Business cards remain a critical part of networking, and their design, as well as the information they contain, helps networkers make and keep valuable connections.
When you’re meeting contacts face to face, your business card is the first thing you should reach for. You really don’t need a professional designer or to spend a lot of money to create a business card that will make a great first impression.
Dress (Your Business Card) for Success
Just as you wouldn’t show up at a job interview or an important business meeting in your pajamas, your business card should also be dressed for success, according to a Huffington Post article. A connection will form a first impression of you and your company based upon your business card, so you need to make that impression a favorable one.
To help make your card stand out from the rest, consider using heavyweight cover stock (at least 80-120 pounds); an easy-to-read font like Eras, Impact, or Century Gothic; and an eye-catching color scheme.
Make Your Card a Call to Action
According to Gwinnett Network, most business cards whisper, talk softly, or say nothing at all, while the real purpose of business cards should be to give prospects a tangible item to remember you by. They should be marketing tools that ask someone to give you their business by catching their attention, directing them to your website, or giving them a good reason to call you.
One way to make your business card a call for action is to add some text that outlines specific benefits that you provide to your customers. For example, try adding the word “easy” to your card, referring to how easy your business is to find, how easy it is to pay for your products with cash, checks, credit cards (or even your competitor’s coupons), and how easy it is to do business with you — no appointment necessary.
Connect the Dots: From Your Business Card to Your Website
QR, short for “quick response,” codes are starting to show up on business cards, according to SearchEngineLand.com. QR matrix barcodes can be read quickly by smartphones and are used to take a piece of information from a transitory media and deposit it into a cell phone via scanning. Other common places where QR codes are found include magazine advertisements, billboards, and webpages.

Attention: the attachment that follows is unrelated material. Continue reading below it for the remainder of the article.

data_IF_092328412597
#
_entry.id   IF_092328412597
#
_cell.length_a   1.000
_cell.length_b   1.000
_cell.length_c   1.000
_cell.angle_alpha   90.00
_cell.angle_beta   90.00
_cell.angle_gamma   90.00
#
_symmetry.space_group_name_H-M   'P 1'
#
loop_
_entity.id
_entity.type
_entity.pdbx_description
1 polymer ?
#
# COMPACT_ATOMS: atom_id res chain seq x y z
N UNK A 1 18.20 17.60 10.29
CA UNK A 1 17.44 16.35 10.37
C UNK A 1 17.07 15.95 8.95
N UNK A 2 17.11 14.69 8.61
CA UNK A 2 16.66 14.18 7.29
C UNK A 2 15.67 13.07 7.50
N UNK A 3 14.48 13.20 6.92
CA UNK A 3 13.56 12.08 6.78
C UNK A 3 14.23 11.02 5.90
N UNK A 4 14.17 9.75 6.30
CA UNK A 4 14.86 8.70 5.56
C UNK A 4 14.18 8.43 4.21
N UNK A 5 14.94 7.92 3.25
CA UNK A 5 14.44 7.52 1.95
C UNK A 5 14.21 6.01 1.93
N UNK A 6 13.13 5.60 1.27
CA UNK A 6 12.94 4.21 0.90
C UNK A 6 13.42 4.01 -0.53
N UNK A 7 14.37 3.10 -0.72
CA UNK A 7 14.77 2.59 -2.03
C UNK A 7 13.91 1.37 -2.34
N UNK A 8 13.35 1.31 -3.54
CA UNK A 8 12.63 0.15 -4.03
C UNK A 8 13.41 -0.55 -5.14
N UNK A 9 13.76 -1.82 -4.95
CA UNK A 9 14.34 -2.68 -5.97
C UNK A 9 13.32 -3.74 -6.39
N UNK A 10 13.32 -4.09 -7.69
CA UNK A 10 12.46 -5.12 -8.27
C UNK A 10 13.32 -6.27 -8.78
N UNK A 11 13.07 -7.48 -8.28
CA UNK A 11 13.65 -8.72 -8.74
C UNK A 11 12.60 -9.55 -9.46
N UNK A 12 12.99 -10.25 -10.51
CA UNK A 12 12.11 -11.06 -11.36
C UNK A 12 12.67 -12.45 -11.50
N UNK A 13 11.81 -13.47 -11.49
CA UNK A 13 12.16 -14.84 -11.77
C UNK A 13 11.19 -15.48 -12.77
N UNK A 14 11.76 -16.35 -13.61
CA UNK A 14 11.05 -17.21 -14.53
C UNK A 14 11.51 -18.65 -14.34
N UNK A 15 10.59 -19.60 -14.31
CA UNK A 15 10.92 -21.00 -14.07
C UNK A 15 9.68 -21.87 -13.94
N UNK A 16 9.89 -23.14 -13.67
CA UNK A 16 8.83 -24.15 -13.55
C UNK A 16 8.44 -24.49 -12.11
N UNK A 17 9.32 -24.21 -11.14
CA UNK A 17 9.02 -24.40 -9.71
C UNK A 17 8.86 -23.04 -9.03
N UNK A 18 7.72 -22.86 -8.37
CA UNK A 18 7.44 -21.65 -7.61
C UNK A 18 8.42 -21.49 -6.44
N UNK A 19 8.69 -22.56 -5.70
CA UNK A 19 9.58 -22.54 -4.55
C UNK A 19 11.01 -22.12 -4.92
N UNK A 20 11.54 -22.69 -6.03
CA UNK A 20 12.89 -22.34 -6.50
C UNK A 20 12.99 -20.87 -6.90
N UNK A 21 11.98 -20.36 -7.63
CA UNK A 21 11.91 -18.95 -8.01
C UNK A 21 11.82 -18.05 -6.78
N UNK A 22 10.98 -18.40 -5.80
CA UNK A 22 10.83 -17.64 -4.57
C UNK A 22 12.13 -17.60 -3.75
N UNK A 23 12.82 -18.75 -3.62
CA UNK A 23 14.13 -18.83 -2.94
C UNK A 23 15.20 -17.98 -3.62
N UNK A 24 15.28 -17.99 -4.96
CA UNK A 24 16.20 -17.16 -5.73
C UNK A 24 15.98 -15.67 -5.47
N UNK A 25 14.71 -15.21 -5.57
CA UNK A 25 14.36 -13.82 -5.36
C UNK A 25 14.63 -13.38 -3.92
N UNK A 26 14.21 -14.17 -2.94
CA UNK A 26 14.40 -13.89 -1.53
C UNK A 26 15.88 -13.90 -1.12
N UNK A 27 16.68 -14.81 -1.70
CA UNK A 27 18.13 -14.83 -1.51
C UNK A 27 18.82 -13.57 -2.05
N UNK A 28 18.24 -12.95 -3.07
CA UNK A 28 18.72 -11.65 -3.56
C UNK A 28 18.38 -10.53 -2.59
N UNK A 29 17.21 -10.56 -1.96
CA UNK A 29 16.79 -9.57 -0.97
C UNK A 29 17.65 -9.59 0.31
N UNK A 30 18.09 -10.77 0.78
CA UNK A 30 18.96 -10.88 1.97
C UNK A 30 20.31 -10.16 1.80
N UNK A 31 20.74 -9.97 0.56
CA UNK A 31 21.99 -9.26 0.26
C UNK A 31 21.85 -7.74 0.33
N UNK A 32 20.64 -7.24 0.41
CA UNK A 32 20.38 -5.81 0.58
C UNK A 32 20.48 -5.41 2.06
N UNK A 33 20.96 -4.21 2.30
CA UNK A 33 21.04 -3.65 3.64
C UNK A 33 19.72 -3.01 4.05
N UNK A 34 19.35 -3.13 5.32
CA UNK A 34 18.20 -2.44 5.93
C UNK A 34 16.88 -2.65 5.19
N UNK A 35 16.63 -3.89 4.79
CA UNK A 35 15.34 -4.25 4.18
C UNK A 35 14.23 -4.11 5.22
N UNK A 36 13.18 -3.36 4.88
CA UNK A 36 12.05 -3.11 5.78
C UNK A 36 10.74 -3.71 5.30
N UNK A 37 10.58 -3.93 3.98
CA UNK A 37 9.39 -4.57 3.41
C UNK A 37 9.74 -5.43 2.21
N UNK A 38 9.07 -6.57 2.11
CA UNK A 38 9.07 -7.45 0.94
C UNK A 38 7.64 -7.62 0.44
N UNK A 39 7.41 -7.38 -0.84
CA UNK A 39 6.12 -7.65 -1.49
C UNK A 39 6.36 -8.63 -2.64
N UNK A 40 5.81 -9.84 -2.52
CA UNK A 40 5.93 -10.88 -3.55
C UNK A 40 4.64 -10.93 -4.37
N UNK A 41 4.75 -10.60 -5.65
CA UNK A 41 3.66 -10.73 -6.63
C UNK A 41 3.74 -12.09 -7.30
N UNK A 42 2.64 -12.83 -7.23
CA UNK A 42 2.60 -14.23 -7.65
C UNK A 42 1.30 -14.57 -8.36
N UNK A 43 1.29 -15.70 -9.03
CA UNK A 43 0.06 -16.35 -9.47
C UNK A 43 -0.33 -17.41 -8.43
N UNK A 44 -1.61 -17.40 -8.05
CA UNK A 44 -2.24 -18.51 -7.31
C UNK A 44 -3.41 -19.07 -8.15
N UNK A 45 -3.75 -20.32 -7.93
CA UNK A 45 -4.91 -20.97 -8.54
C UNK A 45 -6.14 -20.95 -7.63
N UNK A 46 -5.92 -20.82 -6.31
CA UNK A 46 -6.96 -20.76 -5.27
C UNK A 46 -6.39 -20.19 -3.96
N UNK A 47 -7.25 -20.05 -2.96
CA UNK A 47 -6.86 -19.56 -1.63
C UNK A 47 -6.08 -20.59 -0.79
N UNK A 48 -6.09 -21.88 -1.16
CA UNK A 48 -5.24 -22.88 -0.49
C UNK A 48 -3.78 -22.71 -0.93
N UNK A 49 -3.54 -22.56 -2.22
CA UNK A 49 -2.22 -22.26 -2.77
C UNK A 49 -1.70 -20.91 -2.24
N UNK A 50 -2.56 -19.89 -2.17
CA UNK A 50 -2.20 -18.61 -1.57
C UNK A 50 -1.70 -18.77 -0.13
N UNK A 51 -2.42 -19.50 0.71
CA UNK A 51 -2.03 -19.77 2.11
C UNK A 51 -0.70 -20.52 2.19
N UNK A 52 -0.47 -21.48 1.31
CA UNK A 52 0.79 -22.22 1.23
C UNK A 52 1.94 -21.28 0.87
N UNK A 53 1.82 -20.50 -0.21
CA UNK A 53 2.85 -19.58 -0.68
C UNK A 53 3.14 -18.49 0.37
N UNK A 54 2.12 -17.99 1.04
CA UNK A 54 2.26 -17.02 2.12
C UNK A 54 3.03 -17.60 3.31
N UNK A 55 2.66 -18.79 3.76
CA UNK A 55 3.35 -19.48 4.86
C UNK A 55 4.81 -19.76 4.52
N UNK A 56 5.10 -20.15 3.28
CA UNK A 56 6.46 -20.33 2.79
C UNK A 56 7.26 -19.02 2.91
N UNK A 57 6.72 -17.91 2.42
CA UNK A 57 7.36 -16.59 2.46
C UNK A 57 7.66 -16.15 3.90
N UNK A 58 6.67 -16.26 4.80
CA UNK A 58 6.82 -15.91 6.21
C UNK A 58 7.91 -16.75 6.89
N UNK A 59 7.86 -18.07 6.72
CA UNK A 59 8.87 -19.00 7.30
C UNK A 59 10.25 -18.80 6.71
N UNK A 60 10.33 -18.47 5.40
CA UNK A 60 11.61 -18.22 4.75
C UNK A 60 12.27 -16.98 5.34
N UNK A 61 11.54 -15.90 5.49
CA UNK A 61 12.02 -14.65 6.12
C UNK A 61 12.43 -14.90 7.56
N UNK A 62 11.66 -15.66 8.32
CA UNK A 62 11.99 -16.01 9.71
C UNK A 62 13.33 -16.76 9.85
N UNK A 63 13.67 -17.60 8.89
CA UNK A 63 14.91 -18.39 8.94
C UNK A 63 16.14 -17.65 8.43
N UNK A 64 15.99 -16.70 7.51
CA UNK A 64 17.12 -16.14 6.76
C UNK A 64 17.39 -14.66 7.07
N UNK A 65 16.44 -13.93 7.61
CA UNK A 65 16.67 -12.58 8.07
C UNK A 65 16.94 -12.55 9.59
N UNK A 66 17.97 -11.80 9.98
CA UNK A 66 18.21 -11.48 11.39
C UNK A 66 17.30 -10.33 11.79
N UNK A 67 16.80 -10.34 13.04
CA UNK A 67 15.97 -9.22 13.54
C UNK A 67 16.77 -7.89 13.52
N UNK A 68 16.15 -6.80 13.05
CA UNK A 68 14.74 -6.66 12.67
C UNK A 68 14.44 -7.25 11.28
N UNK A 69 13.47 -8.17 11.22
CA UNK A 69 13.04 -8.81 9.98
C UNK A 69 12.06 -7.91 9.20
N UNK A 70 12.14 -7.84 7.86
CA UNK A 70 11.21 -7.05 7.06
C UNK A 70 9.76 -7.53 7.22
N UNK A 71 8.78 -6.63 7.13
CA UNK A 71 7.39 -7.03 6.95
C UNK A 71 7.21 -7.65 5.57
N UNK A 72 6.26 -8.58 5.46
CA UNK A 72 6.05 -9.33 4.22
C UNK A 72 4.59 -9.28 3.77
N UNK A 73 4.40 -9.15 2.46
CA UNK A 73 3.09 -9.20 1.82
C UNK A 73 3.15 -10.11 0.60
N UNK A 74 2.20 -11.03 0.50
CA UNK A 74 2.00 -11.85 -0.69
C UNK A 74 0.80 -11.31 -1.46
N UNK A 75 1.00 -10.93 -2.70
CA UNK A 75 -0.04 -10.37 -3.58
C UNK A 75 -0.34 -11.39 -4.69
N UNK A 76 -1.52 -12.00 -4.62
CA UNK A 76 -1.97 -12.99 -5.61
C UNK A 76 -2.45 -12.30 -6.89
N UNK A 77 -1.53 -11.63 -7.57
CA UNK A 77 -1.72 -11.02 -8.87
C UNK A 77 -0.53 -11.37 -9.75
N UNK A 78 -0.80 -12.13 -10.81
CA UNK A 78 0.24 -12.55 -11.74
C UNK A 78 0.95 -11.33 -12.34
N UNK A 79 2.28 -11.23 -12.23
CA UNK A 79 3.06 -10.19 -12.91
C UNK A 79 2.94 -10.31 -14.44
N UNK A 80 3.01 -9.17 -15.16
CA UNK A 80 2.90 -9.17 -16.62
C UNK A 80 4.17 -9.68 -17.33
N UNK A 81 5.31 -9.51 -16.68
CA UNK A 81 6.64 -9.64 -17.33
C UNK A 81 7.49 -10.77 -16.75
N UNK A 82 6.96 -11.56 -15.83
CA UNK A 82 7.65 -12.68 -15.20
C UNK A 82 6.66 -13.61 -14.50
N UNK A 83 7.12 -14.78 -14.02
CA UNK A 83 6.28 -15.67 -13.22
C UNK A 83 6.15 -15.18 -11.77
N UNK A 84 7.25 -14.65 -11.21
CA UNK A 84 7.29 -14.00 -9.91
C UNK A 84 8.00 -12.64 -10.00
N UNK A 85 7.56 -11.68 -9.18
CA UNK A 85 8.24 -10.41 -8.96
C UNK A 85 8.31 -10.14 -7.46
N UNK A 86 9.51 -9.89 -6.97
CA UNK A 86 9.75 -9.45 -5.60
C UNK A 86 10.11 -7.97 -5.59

A QR code can be scanned quickly by an iPhone, Android, Blackberry, or any phone with an auto-focus camera and a barcode scanning app, directing users to visit a webpage, open an application, link to a phone number, or launch an email or SMS message.
QR codes can store and digitally present much more data than standard barcodes, and instead of a cumbersome barcode scanner, all that is needed to access them is a smartphone. An easy Google search for a QR Code Generator will uncover numerous inexpensive or free options for creating and downloading a QR code.
Go Simple, Uncluttered, and Business-Appropriate
According to The Huffington Post, the two most important pieces of information on a business card are a business phone number and an email address. A personal cell phone number and company website address are also basic elements that you may want to consider including on your card.
When deciding on the text you want to print on your business card, remember that you’re simply trying to make a positive first impression, not bombard someone with information they don’t want or need. This may mean resisting the urge to clutter things up with your Twitter handle, Skype alias, link to your LinkedIn profile, and IM nicknames.
Most importantly, make your card appropriate to your business. For example, think about the kind of impression a physician would make with a cartoon character or tasteless joke on his or her business card. When crafting a design, begin with a style that supports the business image you’d like to project, and then go about telling your story.
- License: Creative Commons image source
Jan Hill is a business professional and freelance journalist writing for Vistaprint, a leading provider of free and premium business cards to consumers worldwide. Jan has written an eBbook about networking, as well as numerous articles on small businesses and career development for magazines and newspapers.